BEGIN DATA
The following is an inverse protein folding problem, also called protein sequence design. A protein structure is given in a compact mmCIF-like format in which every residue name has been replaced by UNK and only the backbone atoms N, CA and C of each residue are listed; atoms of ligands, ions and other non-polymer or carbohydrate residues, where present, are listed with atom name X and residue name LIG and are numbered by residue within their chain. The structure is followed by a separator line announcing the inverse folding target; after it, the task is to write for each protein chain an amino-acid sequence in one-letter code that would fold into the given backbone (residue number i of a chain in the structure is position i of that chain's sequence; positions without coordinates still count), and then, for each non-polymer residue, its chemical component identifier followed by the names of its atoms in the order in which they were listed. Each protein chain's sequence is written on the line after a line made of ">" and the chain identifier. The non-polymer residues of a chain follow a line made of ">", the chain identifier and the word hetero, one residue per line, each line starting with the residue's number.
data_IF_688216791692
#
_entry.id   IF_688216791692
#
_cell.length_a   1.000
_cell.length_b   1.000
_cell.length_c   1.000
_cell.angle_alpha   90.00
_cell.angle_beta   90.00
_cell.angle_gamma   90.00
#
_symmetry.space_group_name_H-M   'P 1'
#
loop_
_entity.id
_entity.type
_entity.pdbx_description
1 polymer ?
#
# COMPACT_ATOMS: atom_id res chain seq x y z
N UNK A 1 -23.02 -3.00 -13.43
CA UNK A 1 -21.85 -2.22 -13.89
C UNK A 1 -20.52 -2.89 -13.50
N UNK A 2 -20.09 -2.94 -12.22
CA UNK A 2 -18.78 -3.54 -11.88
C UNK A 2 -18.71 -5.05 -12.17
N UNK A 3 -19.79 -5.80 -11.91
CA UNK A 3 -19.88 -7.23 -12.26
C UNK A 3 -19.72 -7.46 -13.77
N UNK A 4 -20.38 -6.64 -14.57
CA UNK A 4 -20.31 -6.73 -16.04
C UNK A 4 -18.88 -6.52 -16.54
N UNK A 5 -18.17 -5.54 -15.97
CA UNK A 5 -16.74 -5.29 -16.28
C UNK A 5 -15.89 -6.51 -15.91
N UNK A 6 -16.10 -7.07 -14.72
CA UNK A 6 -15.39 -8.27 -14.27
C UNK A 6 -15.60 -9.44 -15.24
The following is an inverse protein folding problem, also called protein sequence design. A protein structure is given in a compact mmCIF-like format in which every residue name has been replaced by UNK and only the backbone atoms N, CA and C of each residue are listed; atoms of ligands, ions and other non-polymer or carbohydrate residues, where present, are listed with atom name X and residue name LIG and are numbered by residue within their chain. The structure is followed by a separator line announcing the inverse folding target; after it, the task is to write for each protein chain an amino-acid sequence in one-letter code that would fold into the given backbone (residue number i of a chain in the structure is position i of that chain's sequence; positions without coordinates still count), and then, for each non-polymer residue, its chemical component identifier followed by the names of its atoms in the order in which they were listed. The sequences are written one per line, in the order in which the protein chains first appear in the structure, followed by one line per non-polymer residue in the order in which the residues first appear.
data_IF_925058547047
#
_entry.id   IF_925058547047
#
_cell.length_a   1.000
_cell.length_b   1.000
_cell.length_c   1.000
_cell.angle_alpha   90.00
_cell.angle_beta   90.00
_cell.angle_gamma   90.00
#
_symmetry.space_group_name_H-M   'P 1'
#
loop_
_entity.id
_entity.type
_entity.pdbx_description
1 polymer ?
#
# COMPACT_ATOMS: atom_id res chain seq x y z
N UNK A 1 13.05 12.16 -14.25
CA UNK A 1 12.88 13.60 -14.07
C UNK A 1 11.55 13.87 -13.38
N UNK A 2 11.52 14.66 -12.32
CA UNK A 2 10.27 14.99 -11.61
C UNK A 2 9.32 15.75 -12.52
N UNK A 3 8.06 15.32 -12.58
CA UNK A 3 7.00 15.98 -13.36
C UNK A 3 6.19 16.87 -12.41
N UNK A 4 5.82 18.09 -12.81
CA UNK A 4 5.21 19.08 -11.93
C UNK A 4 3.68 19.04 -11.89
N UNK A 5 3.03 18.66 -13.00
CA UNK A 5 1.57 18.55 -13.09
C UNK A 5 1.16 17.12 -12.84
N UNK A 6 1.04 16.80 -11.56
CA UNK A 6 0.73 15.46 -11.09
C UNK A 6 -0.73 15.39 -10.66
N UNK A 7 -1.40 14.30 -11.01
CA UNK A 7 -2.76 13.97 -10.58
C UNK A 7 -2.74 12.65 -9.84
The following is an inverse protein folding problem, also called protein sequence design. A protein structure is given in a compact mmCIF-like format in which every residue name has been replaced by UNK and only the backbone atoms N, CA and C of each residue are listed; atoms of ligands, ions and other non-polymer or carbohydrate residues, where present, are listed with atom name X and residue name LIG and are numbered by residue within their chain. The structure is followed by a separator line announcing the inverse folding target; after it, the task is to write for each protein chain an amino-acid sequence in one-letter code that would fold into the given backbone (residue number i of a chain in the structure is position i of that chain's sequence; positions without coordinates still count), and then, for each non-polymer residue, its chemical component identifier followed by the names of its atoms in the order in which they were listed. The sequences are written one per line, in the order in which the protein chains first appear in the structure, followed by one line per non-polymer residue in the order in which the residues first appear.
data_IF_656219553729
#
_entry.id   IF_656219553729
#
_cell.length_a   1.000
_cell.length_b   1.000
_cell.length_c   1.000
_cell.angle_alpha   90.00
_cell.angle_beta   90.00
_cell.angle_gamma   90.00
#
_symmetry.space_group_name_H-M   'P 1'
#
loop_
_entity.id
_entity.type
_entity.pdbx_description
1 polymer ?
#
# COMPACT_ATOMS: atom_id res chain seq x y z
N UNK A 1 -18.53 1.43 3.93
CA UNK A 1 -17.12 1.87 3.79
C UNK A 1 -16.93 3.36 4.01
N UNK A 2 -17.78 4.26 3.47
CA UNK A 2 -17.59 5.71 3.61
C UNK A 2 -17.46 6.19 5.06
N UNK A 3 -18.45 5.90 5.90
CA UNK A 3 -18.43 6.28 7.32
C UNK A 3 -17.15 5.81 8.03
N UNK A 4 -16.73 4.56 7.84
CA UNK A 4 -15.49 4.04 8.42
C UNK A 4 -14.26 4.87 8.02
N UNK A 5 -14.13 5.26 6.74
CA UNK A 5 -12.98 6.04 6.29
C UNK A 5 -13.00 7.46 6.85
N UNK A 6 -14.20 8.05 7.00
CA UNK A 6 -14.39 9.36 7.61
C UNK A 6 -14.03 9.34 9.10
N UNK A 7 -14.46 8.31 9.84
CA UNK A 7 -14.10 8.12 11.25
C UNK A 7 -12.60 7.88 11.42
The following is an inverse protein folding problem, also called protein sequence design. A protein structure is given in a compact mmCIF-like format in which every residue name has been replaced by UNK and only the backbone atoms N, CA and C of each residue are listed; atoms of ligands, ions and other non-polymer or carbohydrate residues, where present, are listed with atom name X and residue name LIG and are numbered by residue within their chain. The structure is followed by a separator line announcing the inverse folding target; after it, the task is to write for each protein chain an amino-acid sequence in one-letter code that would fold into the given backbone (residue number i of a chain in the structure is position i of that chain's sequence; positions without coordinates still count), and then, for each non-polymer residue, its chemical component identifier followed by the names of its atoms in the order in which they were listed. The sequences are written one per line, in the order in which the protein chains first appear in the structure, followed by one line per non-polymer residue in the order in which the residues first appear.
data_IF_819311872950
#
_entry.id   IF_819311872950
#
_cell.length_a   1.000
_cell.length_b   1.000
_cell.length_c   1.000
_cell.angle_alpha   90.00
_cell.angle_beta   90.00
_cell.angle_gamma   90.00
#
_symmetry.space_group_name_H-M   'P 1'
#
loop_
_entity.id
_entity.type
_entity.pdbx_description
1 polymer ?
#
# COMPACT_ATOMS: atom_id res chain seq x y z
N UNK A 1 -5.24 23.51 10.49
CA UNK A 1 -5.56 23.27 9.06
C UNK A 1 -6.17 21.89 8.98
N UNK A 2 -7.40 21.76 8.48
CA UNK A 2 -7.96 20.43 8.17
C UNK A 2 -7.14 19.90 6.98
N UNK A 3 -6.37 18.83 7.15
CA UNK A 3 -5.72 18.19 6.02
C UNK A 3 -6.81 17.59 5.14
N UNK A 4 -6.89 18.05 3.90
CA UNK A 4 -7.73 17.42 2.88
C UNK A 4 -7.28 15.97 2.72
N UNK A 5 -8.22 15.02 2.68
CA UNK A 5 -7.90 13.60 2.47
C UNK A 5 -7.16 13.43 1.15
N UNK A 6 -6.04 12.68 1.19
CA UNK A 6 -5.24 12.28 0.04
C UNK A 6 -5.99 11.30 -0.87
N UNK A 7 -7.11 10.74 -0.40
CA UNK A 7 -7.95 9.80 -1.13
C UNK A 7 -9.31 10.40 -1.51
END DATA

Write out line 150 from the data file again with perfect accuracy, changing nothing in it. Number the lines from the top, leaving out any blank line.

C UNK A 2 -7.14 19.90 6.98